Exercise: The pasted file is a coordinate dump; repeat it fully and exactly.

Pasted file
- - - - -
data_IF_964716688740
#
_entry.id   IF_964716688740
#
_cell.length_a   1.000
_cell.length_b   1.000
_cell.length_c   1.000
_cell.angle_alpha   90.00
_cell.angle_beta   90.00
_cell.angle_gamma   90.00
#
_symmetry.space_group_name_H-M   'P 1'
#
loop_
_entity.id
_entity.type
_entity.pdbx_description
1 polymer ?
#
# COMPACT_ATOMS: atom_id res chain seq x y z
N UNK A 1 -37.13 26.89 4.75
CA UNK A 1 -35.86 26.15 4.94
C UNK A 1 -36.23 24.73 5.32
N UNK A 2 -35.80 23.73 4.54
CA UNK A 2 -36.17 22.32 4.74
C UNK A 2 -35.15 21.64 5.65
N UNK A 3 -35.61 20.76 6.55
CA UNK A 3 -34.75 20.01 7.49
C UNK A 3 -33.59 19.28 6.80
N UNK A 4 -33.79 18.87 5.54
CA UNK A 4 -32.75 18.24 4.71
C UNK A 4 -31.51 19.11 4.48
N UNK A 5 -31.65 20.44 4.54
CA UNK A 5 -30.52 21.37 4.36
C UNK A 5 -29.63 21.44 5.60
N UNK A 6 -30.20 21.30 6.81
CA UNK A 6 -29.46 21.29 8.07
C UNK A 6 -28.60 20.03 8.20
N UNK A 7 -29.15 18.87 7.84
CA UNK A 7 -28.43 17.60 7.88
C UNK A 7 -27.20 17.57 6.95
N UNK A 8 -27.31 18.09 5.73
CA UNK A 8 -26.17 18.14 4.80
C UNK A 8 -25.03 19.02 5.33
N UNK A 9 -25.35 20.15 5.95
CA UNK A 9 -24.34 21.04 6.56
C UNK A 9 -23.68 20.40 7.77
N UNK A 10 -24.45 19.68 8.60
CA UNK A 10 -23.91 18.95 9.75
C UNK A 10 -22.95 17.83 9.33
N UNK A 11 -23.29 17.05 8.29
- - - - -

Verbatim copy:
data_IF_964716688740
#
_entry.id   IF_964716688740
#
_cell.length_a   1.000
_cell.length_b   1.000
_cell.length_c   1.000
_cell.angle_alpha   90.00
_cell.angle_beta   90.00
_cell.angle_gamma   90.00
#
_symmetry.space_group_name_H-M   'P 1'
#
loop_
_entity.id
_entity.type
_entity.pdbx_description
1 polymer ?
#
# COMPACT_ATOMS: atom_id res chain seq x y z
N UNK A 1 -37.13 26.89 4.75
CA UNK A 1 -35.86 26.15 4.94
C UNK A 1 -36.23 24.73 5.32
N UNK A 2 -35.80 23.73 4.54
CA UNK A 2 -36.17 22.32 4.74
C UNK A 2 -35.15 21.64 5.65
N UNK A 3 -35.61 20.76 6.55
CA UNK A 3 -34.75 20.01 7.49
C UNK A 3 -33.59 19.28 6.80
N UNK A 4 -33.79 18.87 5.54
CA UNK A 4 -32.75 18.24 4.71
C UNK A 4 -31.51 19.11 4.48
N UNK A 5 -31.65 20.44 4.54
CA UNK A 5 -30.52 21.37 4.36
C UNK A 5 -29.63 21.44 5.60
N UNK A 6 -30.20 21.30 6.81
CA UNK A 6 -29.46 21.29 8.07
C UNK A 6 -28.60 20.03 8.20
N UNK A 7 -29.15 18.87 7.84
CA UNK A 7 -28.43 17.60 7.88
C UNK A 7 -27.20 17.57 6.95
N UNK A 8 -27.31 18.09 5.73
CA UNK A 8 -26.17 18.14 4.80
C UNK A 8 -25.03 19.02 5.33
N UNK A 9 -25.35 20.15 5.95
CA UNK A 9 -24.34 21.04 6.56
C UNK A 9 -23.68 20.40 7.77
N UNK A 10 -24.45 19.68 8.60
CA UNK A 10 -23.91 18.95 9.75
C UNK A 10 -22.95 17.83 9.33
N UNK A 11 -23.29 17.05 8.29